Instead, you should always assemble your project reports bottom-up. Take all the evidence and data and see what picture it forms. Look for variant data that needs further investigation. More often than not, the big picture matches my expectation (as you’d hope it would). Sometimes not.
The other important thing to consider is the metrics you will be monitoring, and what indicators might suggest problems ahead. Here is a table I compiled for my book Risk Happens! (Marshall Cavendish, 2011) (US|UK).
|Schedule Risk||- Minor milestones being missed|
- Forecasts of late milestone delivery
- Unclear answers to direct questions about schedule
- Meetings cancelled or rescheduled
- Planned trades union action
- Schedule contingencies being used or exceeded
|Budget Risk||- Rate-of-spend variances against budget|
- Rate-of-spend variances against completion level or product delivery
- Contractor claims for contract variations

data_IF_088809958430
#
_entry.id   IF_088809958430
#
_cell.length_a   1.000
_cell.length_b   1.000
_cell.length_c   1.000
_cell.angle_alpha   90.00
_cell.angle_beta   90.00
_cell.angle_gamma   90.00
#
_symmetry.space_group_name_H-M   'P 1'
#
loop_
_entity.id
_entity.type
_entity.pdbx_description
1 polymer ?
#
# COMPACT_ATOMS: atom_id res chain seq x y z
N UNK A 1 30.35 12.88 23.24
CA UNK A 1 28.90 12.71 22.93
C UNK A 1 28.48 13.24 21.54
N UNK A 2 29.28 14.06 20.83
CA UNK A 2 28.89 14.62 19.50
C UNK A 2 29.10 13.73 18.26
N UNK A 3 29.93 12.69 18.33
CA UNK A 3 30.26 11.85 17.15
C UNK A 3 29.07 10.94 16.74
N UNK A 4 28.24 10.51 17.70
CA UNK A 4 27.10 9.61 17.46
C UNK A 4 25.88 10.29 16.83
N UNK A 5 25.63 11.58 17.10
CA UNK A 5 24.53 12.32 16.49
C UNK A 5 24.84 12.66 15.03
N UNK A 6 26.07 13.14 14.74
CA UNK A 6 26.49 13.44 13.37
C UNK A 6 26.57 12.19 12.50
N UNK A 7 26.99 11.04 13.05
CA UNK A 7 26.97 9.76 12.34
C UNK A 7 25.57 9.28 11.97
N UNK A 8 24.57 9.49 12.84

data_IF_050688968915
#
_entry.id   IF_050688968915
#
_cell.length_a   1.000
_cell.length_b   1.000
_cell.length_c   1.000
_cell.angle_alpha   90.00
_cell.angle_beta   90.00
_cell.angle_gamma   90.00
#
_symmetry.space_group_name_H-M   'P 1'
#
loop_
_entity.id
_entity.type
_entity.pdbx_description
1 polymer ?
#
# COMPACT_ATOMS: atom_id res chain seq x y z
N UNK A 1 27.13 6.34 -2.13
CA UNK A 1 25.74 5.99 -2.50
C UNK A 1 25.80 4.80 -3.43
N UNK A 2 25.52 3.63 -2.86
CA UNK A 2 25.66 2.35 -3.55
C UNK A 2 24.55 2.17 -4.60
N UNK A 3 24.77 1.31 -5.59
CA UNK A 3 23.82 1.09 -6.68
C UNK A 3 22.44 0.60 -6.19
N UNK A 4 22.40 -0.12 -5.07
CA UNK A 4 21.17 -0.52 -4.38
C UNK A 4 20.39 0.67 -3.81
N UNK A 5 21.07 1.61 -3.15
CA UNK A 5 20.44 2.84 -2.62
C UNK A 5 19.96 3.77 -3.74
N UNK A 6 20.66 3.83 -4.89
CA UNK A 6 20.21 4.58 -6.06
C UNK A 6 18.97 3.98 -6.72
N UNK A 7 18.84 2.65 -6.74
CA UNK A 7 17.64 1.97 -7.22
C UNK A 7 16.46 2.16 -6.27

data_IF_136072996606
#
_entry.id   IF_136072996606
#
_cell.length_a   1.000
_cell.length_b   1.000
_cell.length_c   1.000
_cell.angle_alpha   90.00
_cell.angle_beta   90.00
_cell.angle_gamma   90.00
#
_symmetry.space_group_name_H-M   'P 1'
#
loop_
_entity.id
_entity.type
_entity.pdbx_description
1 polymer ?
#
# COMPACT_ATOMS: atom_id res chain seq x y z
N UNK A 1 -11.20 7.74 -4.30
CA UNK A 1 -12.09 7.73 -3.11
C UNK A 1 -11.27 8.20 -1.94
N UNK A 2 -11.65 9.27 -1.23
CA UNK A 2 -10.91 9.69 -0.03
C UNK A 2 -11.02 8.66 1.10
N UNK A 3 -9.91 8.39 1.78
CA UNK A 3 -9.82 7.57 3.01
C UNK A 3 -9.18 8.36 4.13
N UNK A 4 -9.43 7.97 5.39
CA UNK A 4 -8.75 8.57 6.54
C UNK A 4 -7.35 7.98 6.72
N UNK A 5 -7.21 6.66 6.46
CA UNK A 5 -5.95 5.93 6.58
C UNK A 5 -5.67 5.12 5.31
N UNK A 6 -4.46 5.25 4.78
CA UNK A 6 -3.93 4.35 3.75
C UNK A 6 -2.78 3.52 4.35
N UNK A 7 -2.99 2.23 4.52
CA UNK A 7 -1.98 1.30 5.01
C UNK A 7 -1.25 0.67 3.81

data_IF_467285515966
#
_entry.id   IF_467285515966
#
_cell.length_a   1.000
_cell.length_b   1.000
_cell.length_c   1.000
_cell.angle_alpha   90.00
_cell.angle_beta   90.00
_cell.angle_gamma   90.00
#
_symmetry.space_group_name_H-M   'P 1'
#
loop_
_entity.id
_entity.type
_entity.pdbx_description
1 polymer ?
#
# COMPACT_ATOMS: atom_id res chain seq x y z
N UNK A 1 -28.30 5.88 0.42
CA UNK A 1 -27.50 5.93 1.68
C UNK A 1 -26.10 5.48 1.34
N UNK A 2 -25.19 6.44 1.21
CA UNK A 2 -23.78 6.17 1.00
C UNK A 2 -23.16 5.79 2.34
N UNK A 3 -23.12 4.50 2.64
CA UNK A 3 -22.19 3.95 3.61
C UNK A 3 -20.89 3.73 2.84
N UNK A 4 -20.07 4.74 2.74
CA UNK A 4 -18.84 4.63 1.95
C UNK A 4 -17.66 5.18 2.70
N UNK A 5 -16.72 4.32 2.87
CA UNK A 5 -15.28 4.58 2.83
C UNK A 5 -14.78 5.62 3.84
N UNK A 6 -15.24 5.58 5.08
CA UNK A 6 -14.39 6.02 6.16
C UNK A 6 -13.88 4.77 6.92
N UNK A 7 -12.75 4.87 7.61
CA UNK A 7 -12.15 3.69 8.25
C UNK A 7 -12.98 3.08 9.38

- Change requests
- Unplanned changes in supplier/contractor/consultant staff numbers
- Economic indicators turn down, affecting sponsoring organization
- Budget contingencies being used or exceeded
|Performance Risk||- Staff absence rates|
- General staff welfare and morale
- Staff turnover
- Adverse news coverage of contractor or supplier
|Scope Risk||- New stakeholders emerging|
- New technology becoming available
- New industry trends
|Quality Risk||- Schedule squeeze with no requests for time extensions|
- Component failures
- Poor quality of interim deliverables
|Governance Risk||- Absence of sponsor or project board members from scheduled meetings |
- High level personnel changes in the sponsoring organization